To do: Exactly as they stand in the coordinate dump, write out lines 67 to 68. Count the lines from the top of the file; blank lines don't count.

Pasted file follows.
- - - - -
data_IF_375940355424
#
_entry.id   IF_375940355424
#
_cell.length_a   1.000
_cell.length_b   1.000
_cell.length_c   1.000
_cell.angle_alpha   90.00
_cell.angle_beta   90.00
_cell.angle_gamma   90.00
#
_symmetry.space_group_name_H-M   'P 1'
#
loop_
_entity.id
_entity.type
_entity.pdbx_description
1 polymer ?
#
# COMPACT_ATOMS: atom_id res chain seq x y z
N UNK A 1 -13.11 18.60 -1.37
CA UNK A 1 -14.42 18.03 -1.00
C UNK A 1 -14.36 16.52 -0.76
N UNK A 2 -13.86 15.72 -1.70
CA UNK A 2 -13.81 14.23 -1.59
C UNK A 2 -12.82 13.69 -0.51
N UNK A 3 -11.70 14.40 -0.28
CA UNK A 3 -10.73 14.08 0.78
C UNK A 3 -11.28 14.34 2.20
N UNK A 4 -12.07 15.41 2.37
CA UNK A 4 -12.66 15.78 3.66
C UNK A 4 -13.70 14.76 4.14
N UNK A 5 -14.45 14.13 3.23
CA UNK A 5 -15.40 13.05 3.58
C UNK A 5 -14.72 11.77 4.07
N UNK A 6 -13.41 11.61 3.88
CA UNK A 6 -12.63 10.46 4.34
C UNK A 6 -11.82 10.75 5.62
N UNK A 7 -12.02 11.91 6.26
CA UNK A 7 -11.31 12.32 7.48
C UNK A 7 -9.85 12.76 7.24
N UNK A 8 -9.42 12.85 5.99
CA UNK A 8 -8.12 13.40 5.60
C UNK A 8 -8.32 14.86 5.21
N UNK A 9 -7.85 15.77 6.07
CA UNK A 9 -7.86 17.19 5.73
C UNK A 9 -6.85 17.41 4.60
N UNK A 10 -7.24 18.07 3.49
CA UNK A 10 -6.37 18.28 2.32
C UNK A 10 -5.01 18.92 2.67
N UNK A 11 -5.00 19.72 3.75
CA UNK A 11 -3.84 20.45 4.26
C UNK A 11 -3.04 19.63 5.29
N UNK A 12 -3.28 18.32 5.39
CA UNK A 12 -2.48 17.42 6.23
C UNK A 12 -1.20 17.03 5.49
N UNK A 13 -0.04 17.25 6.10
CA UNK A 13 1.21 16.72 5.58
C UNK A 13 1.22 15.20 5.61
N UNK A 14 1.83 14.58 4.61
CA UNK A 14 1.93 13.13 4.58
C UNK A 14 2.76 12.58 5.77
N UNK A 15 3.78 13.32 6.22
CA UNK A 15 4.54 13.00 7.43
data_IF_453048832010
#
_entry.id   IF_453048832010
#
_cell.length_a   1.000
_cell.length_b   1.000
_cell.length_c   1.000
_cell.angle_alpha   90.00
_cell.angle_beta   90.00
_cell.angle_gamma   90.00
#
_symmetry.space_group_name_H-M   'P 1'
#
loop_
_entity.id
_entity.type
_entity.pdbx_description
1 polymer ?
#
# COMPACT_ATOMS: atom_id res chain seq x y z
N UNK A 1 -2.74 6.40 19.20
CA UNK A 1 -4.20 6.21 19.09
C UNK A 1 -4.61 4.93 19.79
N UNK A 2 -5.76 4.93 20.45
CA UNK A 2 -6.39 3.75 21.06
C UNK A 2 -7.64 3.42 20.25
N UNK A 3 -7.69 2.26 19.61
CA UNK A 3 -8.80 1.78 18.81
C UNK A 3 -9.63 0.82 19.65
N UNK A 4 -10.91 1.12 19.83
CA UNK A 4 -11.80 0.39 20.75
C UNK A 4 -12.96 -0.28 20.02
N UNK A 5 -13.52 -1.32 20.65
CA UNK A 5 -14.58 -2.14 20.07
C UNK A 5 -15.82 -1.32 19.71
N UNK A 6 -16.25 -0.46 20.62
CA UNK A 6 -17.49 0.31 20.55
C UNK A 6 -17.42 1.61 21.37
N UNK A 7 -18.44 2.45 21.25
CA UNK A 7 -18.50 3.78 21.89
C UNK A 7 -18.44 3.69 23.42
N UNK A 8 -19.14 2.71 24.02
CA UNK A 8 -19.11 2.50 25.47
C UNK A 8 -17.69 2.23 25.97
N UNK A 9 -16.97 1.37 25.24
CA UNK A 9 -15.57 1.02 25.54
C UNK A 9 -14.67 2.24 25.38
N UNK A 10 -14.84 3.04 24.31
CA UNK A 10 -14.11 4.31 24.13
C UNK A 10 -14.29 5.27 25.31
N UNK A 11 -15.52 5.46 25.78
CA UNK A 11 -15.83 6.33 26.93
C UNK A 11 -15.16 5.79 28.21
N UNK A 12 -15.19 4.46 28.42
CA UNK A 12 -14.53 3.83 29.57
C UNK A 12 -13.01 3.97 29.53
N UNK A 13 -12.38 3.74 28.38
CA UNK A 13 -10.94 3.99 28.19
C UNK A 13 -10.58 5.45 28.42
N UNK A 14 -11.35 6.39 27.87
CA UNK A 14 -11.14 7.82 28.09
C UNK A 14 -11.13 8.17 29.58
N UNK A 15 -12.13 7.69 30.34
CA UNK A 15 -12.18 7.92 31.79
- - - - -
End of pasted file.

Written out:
_entry.id   IF_453048832010
#